The Story Behind the Oriental Light Sculpture by the Science & Tech Museum

By Ned Kelly, February 26, 2022

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Anybody who has driven past the Shanghai Science and Technology Museum will have seen the massive ‘Oriental Light’ sculpture. A fully functioning sundial, the needle running through the center of the object has been aligned by astronomers from the Shanghai Observatory to point north, so the fall of the shadow tells the time of day.

Erected at the top of Century Avenue, it was completed in 2000 and meant to represent the city entering into a new century. Zhong Song, perhaps best known for his design of the sunken plaza and traffic hub in the Wujiaochang area in northern Shanghai, submitted the winning bid while still a student at the Central Academy of Fine Arts.

Overseen by renowned Chinese oil painter Chen Yifei, the idea for the sundial was first suggested by J. M. Charpentier, the French architect behind Century Avenue, Nanjing Lu Pedestrian Street and the Shanghai Grand Theatre.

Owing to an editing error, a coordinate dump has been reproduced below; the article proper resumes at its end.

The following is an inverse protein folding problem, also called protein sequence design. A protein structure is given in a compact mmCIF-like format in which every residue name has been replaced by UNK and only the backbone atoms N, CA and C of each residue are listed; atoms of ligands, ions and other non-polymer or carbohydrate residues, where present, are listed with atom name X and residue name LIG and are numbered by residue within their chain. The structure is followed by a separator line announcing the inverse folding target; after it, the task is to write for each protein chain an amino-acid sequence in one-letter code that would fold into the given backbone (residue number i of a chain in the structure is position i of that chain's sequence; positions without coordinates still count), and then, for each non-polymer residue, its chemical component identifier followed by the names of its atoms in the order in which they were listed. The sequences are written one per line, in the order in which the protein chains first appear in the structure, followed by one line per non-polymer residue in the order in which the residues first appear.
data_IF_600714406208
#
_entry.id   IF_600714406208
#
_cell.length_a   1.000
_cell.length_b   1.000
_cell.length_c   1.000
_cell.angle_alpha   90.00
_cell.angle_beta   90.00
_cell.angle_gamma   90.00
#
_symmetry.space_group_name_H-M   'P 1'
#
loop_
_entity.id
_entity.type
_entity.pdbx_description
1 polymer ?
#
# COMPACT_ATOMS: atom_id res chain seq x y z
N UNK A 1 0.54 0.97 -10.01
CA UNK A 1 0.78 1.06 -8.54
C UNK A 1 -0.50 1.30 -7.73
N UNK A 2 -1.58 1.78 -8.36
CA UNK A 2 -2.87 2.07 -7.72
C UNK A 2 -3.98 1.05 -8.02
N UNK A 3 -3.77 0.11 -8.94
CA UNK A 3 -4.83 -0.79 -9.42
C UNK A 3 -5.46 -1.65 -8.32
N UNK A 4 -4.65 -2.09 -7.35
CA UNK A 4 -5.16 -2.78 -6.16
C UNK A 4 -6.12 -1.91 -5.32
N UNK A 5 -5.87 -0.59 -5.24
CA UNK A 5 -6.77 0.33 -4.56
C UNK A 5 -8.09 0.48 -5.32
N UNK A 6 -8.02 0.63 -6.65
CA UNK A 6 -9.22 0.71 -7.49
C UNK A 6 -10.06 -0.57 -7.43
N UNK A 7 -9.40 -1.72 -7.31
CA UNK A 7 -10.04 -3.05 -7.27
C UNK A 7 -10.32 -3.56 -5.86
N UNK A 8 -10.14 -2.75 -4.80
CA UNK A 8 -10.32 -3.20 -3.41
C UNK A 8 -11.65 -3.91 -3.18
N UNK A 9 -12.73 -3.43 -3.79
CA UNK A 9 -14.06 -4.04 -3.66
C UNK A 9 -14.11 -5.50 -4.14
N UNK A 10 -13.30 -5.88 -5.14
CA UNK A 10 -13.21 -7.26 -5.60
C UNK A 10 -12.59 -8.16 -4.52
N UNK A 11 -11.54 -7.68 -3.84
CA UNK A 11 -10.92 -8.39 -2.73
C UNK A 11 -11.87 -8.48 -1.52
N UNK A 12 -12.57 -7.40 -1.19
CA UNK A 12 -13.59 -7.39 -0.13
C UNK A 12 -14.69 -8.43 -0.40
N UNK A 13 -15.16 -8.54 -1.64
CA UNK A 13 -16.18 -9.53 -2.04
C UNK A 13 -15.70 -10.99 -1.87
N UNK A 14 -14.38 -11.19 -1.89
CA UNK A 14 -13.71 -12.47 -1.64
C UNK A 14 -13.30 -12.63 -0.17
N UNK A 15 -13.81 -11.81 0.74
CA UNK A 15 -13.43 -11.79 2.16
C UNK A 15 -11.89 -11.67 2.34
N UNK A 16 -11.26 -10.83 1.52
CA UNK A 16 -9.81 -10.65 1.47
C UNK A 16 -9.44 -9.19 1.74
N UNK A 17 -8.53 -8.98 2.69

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Assembled from more than 6,000 meters of stainless steel tube, the ‘Oriental Light’ weighs more than 55 tons and cost RMB6 million to realize. One hundred workers, 12 engineers and three cranes were utilized to put together the 20-meter-high disc, which has a diameter of 24 meters.

During its construction, four different teams were sacked from the project by Zhong, who refused to compromise the purity of the shape with any additional supporting devices. Using computer software, the China Steel Construction Society was eventually able to come up with a practical solution that didn’t impinge on the sculpture’s design.


For more on Shanghai's statues and sculptures, click here.

For more history stories, click here.

[Image by Nicky Almasy]

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